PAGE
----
I thought it was just another political step for support, a Let's get a group of people together, tell them they have some say so they will feel like they are a part of things and maybe rally support for us while we do what we want. I am skeptical that way. I attended the first Council of Clergy meeting months ago - skeptical. I attended the second monthly meeting, still skeptical. Then somewhere around the third or fourth meeting it changed...
We were discussing how as churches we might work together to bring unity to our city - racial unity, socioeconomic unity, class unity... you name it and it divides our city. One of the attendees stood and said, "Tragedy always seems to unite a city. I am not hoping for tragedy, but maybe that is what it is going to take to unite Macon." There were a few head nods and a brief silence. Then our mayor, Robert Reichert asked if he could speak (he is actually the one who put these meetings together). He stood and began to speak - face a little red, voice cracking and a passion I had not heard from him before. he said something like this as I remember it:
With all due respect, you are saying that we may NEED a tragedy in order to be united and I want to point out that there is tragedy all around us! Our schools are broken, our entire educational system is far behind the national averages in test scores and graduation rates. Our crime rate is among the nations worst and we have just had four homicides. Our streets are not safe. Our unemployment is high. We have racial strife and division. There is no lack of tragedy in our city and I tell you the truth if we don't see changes soon we will crumble. We don't need more tragedy, we need to come together over the terrible tragedy that already exists.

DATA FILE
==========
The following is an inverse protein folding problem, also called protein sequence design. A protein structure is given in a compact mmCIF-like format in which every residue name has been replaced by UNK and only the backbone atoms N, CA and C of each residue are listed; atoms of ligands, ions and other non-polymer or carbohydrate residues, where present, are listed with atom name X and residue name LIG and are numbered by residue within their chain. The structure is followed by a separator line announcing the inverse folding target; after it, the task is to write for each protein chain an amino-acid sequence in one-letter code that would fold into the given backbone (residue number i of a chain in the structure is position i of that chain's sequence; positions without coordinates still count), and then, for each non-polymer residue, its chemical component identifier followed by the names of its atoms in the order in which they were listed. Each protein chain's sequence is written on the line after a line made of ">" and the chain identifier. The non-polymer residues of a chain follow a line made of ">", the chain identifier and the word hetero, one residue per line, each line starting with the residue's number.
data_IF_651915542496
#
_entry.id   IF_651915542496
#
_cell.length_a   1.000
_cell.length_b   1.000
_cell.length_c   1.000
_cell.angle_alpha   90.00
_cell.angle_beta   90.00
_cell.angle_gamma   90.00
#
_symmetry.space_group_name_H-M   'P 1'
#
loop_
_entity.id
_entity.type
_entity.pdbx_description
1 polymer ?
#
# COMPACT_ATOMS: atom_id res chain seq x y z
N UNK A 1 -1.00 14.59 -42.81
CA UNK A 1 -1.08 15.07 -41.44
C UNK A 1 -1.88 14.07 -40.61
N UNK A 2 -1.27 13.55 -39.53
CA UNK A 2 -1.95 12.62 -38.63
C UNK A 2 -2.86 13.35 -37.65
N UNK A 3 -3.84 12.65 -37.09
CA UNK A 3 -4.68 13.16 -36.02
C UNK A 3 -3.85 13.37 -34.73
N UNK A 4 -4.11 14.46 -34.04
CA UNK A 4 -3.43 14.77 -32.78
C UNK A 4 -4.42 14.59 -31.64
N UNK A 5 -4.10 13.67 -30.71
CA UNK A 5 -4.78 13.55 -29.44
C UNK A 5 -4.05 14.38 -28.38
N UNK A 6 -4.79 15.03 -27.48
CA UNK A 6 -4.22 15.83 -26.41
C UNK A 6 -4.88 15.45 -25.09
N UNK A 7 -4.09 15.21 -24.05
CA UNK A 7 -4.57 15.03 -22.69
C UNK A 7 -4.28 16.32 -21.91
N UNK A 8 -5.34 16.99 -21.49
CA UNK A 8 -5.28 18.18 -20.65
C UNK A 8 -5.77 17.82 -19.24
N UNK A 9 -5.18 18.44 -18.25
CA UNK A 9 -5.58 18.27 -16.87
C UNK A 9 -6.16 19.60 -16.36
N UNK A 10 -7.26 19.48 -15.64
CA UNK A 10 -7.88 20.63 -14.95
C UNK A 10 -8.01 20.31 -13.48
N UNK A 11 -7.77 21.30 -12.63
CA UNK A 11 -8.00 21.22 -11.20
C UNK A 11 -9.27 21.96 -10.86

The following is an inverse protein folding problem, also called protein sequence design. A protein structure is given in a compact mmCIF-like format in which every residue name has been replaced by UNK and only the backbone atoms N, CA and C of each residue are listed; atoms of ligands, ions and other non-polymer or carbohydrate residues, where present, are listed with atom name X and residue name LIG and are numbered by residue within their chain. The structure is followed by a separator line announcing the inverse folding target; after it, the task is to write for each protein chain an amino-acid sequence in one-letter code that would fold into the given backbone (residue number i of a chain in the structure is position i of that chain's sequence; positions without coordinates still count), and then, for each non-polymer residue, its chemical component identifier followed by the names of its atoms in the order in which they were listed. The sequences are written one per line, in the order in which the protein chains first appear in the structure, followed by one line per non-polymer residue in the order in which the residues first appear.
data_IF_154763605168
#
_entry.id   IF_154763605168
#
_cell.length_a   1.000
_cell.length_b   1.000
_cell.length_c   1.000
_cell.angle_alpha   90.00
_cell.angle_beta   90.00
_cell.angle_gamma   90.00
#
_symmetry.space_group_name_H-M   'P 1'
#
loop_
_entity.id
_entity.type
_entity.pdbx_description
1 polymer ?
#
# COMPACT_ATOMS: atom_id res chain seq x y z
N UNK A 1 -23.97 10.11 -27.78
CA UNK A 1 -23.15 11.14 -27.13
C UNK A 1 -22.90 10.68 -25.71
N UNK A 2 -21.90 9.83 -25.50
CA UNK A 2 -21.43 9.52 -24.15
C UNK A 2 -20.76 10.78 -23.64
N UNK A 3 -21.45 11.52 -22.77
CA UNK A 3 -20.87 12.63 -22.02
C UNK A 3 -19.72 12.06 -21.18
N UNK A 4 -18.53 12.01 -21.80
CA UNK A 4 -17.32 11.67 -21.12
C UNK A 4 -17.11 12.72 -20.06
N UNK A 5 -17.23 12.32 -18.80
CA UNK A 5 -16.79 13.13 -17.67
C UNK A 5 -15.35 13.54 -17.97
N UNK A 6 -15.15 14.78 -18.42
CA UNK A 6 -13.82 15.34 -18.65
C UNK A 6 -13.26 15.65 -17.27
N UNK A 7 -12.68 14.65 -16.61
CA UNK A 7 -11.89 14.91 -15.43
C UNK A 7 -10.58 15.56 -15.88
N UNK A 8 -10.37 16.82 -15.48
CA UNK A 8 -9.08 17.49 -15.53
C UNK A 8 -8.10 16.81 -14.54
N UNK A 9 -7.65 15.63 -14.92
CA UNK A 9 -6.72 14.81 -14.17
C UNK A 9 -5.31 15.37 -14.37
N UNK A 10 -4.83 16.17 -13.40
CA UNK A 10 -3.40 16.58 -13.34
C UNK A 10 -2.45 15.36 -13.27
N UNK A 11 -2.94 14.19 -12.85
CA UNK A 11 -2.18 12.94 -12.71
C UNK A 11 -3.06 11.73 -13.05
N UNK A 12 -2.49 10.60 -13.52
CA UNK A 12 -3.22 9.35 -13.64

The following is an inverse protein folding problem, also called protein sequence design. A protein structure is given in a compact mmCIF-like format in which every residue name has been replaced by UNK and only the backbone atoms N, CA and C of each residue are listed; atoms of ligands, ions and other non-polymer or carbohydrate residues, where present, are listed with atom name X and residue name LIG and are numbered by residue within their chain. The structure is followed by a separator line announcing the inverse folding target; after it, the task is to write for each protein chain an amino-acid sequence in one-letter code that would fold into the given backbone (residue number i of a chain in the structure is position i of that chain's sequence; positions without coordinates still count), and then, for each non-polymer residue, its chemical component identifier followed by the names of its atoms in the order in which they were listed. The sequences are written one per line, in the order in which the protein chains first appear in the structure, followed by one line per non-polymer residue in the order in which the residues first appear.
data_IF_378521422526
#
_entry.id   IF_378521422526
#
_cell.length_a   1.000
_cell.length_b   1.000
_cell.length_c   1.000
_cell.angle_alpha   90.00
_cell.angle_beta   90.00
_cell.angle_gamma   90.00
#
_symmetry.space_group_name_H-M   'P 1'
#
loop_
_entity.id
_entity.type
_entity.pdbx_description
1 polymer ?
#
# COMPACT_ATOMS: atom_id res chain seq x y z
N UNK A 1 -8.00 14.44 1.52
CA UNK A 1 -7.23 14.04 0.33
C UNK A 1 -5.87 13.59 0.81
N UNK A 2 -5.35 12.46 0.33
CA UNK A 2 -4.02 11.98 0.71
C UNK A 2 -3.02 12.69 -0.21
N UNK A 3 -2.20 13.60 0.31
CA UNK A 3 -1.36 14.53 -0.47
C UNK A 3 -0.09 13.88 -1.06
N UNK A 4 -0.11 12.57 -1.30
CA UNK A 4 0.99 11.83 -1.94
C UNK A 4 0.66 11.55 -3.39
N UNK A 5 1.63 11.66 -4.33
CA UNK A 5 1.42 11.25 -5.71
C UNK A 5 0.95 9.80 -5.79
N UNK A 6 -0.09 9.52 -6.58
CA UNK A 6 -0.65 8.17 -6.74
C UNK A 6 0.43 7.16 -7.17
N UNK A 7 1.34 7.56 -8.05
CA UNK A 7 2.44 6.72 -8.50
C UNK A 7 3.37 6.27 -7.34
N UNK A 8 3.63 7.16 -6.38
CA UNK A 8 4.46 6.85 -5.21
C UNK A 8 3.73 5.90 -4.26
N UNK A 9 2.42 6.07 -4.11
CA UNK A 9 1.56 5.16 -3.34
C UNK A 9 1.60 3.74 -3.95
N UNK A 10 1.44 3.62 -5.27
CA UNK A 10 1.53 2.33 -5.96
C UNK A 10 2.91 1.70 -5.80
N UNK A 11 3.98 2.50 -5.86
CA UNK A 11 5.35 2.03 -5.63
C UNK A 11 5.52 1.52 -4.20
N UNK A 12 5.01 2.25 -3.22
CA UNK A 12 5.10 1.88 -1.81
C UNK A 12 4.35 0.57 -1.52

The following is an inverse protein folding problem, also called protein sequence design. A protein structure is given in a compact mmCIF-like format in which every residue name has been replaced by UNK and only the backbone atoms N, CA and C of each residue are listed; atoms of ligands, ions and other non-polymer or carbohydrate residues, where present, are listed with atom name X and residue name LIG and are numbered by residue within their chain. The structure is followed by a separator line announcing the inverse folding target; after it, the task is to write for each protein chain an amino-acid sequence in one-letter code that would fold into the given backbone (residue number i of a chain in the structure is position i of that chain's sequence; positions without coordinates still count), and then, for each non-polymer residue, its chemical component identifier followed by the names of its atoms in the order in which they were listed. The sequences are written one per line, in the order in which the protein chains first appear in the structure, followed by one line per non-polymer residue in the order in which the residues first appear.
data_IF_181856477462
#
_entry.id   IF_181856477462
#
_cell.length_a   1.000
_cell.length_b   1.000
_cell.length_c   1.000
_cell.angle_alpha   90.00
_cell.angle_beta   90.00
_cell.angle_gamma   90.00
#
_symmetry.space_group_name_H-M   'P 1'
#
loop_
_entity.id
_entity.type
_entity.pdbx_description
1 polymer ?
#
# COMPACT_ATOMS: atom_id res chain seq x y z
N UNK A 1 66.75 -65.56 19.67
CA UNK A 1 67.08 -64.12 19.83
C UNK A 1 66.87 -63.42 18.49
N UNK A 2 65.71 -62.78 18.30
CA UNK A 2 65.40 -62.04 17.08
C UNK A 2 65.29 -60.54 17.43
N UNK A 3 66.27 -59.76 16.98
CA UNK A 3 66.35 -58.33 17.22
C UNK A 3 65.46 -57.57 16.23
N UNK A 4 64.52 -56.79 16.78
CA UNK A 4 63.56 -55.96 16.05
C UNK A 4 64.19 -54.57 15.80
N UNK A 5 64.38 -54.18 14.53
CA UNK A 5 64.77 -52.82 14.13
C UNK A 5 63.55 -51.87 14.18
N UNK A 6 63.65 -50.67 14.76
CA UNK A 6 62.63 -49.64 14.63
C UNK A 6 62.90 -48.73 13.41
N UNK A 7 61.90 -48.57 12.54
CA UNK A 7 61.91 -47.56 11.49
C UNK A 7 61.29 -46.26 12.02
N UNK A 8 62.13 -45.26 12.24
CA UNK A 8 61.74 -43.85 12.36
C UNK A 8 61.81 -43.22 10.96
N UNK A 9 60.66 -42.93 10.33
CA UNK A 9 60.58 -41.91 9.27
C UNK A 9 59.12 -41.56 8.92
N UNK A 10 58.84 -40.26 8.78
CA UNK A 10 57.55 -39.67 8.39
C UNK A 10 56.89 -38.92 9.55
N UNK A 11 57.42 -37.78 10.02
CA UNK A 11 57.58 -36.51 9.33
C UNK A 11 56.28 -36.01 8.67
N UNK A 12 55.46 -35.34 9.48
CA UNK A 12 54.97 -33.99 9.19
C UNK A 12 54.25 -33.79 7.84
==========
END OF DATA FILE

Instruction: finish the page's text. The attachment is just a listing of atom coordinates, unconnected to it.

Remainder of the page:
And then he sat down as council members and other city leaders shook their heads in agreement. He was absolutely right. And he had the boldness to call it. And in a minute or two my skepticism vanished, and not just mine.
In the few months since that meeting a group of clergy from various faiths and denominations vowed to pray daily for our city and to encourage our congregations to do the same. And not just to pray but to serve and to be involved in the efforts of city officials to see our city thrive. We have also began praying together here, at The 567 prior to our Council of Clergy meetings. Each month various pastors have shared how they have encouraged their congregations to pray for the city. At New City we have added a pre-service prayer time that focuses in part on praying for our city. Is it a coincidence that over these months we have seen a drop in homicides, a drop in crime, a rise in employment, commitments of new and expanding business in the area, and other monies coming into the city for various projects? Or is it God's favor?
I believe this is a very unique opportunity! Will you join me and a number of other congregations, black and white, conservative and liberal, Christian and non-Christian, democrat and republican... to pray for our city? I believe something BIG is happening.